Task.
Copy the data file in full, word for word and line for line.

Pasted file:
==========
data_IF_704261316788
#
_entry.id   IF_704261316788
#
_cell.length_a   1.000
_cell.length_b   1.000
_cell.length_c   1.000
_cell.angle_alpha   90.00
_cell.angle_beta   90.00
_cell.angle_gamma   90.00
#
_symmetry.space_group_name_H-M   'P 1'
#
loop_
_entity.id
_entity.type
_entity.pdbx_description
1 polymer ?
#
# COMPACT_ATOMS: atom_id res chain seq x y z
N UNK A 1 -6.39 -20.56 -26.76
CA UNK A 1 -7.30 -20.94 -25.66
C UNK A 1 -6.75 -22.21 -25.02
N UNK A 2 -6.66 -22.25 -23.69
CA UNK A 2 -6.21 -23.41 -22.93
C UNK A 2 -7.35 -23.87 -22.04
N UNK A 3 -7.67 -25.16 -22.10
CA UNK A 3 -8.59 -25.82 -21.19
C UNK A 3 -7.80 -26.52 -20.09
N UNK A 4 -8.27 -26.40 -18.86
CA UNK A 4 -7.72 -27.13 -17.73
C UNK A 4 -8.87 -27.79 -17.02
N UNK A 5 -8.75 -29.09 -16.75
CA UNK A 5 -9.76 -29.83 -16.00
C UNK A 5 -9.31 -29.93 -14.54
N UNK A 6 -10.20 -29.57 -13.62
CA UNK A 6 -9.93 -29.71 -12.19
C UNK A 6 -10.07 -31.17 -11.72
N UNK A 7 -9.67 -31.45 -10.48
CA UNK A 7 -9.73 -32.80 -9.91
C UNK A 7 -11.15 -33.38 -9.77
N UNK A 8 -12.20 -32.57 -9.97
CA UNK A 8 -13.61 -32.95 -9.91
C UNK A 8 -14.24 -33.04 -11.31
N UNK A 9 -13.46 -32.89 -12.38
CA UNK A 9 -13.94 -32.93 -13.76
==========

data_IF_704261316788
#
_entry.id   IF_704261316788
#
_cell.length_a   1.000
_cell.length_b   1.000
_cell.length_c   1.000
_cell.angle_alpha   90.00
_cell.angle_beta   90.00
_cell.angle_gamma   90.00
#
_symmetry.space_group_name_H-M   'P 1'
#
loop_
_entity.id
_entity.type
_entity.pdbx_description
1 polymer ?
#
# COMPACT_ATOMS: atom_id res chain seq x y z
N UNK A 1 -6.39 -20.56 -26.76
CA UNK A 1 -7.30 -20.94 -25.66
C UNK A 1 -6.75 -22.21 -25.02
N UNK A 2 -6.66 -22.25 -23.69
CA UNK A 2 -6.21 -23.41 -22.93
C UNK A 2 -7.35 -23.87 -22.04
N UNK A 3 -7.67 -25.16 -22.10
CA UNK A 3 -8.59 -25.82 -21.19
C UNK A 3 -7.80 -26.52 -20.09
N UNK A 4 -8.27 -26.40 -18.86
CA UNK A 4 -7.72 -27.13 -17.73
C UNK A 4 -8.87 -27.79 -17.02
N UNK A 5 -8.75 -29.09 -16.75
CA UNK A 5 -9.76 -29.83 -16.00
C UNK A 5 -9.31 -29.93 -14.54
N UNK A 6 -10.20 -29.57 -13.62
CA UNK A 6 -9.93 -29.71 -12.19
C UNK A 6 -10.07 -31.17 -11.72
N UNK A 7 -9.67 -31.45 -10.48
CA UNK A 7 -9.73 -32.80 -9.91
C UNK A 7 -11.15 -33.38 -9.77
N UNK A 8 -12.20 -32.57 -9.97
CA UNK A 8 -13.61 -32.95 -9.91
C UNK A 8 -14.24 -33.04 -11.31
N UNK A 9 -13.46 -32.89 -12.38
CA UNK A 9 -13.94 -32.93 -13.76